In an industry as young as VR there’s scarcely any original IP that’s had the time to become truly iconic. But if there’s one today that looks well on its way, the world of Moss is a strong contender. With the release of its debut title, Moss (2018), developer Polyarc entrusted big ambitions to a tiny hero, Quill, a character so recognizable it’s easy to forget that it’s not her name on the cover. Four years after the original, Polyarc doubled down on its diminutive hero with the recent release of Moss: Book II which takes the tale of Quill to new heights, further cementing the studio’s IP as a staple of VR gaming. To learn about how the studio has continued to hone its craft of VR game design, we sat down with Polyarc Design Director Josh Stiksma to get a glimpse behind the scenes at the game’s development and the art that inspired it.
Editor’s Note: The exclusive artwork peppered throughout this article is best viewed on a desktop browser with a large screen or in landscape orientation on your phone. All images courtesy Polyarc.
Making a Seamless World
One of many things that sets Moss: Book II apart from many other VR titles is how seamless the game is—that is to say, everything that happens in Book II, from combat to narrative to environment, feels like it’s part of a single cohesive, believable, and beautiful fantasy world.
Book II takes players not just on a figurative journey, but a literal one too—you’re there alongside Quill’s every mouse-sized step; her adventure forms a nearly unbroken path both physically through the game world and temporally through the story.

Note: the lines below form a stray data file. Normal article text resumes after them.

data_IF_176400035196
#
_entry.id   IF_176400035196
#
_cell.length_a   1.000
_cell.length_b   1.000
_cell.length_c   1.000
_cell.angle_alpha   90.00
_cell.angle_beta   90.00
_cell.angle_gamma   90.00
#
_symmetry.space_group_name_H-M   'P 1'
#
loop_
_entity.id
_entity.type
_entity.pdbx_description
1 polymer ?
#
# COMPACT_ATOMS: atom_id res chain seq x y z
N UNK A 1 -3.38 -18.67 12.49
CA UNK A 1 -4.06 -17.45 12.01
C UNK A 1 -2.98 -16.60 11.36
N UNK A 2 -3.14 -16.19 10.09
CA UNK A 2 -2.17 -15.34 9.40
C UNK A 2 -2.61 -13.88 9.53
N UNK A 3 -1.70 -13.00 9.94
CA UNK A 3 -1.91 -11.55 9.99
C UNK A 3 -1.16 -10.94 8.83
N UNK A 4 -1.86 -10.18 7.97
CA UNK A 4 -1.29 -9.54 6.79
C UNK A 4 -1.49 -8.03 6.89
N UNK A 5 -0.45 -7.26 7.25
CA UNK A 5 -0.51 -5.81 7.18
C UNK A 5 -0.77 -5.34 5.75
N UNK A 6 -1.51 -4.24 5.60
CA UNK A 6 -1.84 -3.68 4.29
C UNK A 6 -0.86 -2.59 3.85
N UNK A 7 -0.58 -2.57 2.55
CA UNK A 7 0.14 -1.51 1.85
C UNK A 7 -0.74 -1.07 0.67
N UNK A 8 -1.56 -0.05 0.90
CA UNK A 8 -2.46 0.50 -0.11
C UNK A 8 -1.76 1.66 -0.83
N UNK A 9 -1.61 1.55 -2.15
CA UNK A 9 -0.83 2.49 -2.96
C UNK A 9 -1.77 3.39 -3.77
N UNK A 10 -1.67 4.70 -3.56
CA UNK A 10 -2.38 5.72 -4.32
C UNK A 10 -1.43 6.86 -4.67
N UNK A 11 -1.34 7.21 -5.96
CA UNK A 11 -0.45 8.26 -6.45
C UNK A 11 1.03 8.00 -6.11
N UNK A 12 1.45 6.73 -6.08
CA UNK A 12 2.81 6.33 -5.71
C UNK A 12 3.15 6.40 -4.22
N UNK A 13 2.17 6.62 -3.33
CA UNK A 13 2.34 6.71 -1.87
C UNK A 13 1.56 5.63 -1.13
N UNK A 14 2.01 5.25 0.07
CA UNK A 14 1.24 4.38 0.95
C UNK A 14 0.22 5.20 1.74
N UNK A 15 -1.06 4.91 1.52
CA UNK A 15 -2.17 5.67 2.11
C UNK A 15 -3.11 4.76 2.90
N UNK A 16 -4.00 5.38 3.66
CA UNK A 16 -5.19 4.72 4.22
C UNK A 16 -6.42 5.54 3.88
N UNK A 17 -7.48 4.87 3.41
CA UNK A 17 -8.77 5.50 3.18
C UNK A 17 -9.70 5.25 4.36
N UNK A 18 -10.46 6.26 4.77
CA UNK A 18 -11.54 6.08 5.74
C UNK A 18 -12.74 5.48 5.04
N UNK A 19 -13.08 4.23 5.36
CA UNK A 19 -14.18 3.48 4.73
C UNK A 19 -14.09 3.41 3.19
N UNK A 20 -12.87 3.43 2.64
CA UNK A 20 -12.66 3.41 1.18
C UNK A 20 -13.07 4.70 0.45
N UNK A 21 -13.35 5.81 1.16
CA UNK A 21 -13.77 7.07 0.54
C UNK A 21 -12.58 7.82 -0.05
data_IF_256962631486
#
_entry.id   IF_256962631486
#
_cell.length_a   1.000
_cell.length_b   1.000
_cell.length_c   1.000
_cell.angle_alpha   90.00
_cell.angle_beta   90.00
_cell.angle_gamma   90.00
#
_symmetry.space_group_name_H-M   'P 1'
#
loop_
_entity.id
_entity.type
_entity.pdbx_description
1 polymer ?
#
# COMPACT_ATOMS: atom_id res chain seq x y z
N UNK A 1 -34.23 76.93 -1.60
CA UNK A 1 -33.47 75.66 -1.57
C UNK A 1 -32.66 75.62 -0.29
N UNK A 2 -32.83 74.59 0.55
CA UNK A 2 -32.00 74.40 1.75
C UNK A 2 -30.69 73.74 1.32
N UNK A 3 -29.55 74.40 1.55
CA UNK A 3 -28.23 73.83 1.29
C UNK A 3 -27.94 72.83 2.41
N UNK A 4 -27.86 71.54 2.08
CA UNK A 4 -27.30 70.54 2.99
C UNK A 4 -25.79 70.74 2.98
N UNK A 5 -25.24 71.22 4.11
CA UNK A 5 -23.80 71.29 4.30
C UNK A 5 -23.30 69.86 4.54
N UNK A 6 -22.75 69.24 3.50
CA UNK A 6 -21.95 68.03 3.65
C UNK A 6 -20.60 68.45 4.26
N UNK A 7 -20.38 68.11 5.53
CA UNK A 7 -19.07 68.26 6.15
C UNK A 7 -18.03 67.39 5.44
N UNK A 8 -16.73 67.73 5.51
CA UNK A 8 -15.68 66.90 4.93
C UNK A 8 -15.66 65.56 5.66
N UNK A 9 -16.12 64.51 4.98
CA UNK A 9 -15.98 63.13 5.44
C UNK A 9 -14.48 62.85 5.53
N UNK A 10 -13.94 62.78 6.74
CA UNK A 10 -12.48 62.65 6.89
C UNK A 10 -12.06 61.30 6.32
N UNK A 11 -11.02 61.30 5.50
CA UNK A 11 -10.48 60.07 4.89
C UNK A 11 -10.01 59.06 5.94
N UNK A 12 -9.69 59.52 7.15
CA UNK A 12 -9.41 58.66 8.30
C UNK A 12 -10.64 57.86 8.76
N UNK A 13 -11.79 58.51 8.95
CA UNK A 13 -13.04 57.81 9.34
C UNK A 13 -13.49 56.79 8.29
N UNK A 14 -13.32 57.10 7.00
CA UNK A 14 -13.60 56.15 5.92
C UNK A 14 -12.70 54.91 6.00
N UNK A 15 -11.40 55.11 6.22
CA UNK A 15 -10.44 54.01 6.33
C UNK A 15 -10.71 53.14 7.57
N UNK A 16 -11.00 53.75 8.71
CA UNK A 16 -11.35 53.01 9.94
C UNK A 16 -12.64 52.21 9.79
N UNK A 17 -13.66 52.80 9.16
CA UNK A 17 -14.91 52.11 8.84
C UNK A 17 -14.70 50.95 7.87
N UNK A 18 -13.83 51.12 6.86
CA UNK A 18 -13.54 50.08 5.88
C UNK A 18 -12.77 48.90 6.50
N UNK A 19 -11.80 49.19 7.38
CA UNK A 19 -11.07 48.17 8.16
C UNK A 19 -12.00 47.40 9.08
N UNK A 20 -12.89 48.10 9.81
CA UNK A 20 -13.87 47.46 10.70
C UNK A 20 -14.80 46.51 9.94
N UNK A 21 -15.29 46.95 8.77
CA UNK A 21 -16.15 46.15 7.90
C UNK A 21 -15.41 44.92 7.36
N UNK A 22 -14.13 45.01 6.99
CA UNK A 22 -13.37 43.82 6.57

As you can imagine, this didn’t happen by accident. But putting it all together would be a bit like trying to build a puzzle before you know what each piece looks like. Polyarc, however, was up to the challenge.
Design Director Josh Stiksma told me the studio started by drafting a rough, high-level map outlining some of the narrative and gameplay moments the team had in mind.
“With a rough idea of the overworld mapped out visually, we fleshed out ideas for the individual areas and dungeons. With some concepts firmed up, we then went back and forth trying to massage the world pieces together with the narrative and gameplay beats. This took a long time to get all the connections between locations making sense and lined up with our pacing goals,” he said. “Admittedly, a lot of this isn’t unique to VR and came from our previous experiences in AAA [game development]—but there are many nuances along the way. One challenge that I’ll share is the amount of time we spent thinking about the complexity of the map and worrying about if the player will get lost. The design and art team worked together closely to ensure the different dioramas felt connected and the player could make sense of where they were in the world by looking around the beautiful environments.”
Indeed, the environmental art and direction is a highlight of Book II. The studio deftly wove the game’s golden path through a world full of iconic sights that are as beautiful as they are memorable, making them perfect landmarks help the player keep track of their place within the broader world.
For instance, there’s a huge castle that acts as something of a hub for the game. As you explore beyond its walls you can almost always catch a glimpse of it in the distance to remind you just how far you’ve traveled.
And there’s something to be said about the dichotomy of the game’s two scales: mouse-scale and human scale. The environments in Book II fuse both together in a skillful and meaningful way.
As Quill, you walk through individual blades of grass, tip toe across branches, and clamber up small rocks. But as the player (who exists in the world at human scale) you see the entire patch of grass, the whole tree the branch is connected to, and the hill where the rocks fell from in the first place.
The real magic of this formula comes when the game bridges those two scales. Throughout the game you’ll reach out to Quill to heal her, power her up, or help her change weapons. You’ll also push, pull, and twist various obstacles within the world that would otherwise be impassable by Quill alone.
Book II really hammers this synergy of scales home with what is perhaps its most iconic boss fight. If you haven’t played the game yet, the following includes spoilers!